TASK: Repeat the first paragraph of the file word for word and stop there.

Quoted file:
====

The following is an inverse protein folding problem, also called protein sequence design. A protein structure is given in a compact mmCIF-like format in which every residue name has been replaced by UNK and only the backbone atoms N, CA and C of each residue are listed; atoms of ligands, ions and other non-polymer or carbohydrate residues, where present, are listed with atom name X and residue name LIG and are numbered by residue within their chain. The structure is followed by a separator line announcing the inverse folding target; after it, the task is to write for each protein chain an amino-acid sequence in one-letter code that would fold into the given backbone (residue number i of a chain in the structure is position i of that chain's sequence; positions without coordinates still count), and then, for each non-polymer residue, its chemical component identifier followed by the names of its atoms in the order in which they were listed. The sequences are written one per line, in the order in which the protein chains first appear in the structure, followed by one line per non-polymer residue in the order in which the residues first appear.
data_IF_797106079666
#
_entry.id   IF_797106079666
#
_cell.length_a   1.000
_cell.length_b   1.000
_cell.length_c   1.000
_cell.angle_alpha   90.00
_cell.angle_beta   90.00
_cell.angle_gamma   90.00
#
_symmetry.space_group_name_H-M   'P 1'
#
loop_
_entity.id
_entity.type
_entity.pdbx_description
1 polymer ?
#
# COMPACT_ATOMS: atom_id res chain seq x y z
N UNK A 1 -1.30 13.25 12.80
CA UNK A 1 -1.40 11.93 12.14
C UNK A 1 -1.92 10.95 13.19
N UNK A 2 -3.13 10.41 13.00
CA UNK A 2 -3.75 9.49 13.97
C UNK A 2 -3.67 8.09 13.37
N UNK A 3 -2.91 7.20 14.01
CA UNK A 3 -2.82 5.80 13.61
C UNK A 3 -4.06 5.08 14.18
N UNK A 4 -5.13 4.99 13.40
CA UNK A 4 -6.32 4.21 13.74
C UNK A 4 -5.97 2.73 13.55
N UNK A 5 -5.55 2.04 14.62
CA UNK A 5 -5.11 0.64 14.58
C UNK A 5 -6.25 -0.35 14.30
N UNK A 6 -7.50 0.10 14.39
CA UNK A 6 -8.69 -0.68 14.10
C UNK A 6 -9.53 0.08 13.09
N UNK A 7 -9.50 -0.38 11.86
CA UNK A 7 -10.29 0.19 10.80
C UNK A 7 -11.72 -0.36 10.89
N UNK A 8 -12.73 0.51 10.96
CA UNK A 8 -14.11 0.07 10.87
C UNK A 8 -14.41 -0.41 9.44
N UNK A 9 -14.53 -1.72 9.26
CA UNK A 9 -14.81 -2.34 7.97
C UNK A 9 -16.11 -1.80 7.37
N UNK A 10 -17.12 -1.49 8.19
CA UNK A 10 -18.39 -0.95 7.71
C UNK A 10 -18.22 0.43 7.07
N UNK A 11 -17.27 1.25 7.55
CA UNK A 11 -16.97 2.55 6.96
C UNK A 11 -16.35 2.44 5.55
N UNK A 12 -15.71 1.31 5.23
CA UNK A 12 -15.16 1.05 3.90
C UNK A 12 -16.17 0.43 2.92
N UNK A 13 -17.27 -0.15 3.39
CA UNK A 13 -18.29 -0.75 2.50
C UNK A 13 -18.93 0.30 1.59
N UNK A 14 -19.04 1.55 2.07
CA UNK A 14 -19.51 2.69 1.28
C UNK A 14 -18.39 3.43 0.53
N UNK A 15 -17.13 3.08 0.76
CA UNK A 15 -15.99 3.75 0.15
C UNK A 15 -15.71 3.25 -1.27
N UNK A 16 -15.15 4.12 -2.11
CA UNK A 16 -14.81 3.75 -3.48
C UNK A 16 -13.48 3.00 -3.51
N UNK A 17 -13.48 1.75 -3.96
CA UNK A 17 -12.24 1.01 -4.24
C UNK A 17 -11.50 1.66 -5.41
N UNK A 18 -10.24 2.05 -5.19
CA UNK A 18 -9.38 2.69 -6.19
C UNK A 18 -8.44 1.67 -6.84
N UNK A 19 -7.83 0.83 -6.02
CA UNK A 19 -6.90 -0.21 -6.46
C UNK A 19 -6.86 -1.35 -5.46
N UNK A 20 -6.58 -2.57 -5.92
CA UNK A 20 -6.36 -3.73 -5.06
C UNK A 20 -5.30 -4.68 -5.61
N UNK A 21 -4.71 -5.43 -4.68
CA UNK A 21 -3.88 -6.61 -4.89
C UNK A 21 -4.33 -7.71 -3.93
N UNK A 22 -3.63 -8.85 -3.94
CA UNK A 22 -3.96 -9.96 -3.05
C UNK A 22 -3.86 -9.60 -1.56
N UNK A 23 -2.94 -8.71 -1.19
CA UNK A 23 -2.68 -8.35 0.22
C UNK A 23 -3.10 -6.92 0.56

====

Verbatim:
The following is an inverse protein folding problem, also called protein sequence design. A protein structure is given in a compact mmCIF-like format in which every residue name has been replaced by UNK and only the backbone atoms N, CA and C of each residue are listed; atoms of ligands, ions and other non-polymer or carbohydrate residues, where present, are listed with atom name X and residue name LIG and are numbered by residue within their chain. The structure is followed by a separator line announcing the inverse folding target; after it, the task is to write for each protein chain an amino-acid sequence in one-letter code that would fold into the given backbone (residue number i of a chain in the structure is position i of that chain's sequence; positions without coordinates still count), and then, for each non-polymer residue, its chemical component identifier followed by the names of its atoms in the order in which they were listed. The sequences are written one per line, in the order in which the protein chains first appear in the structure, followed by one line per non-polymer residue in the order in which the residues first appear.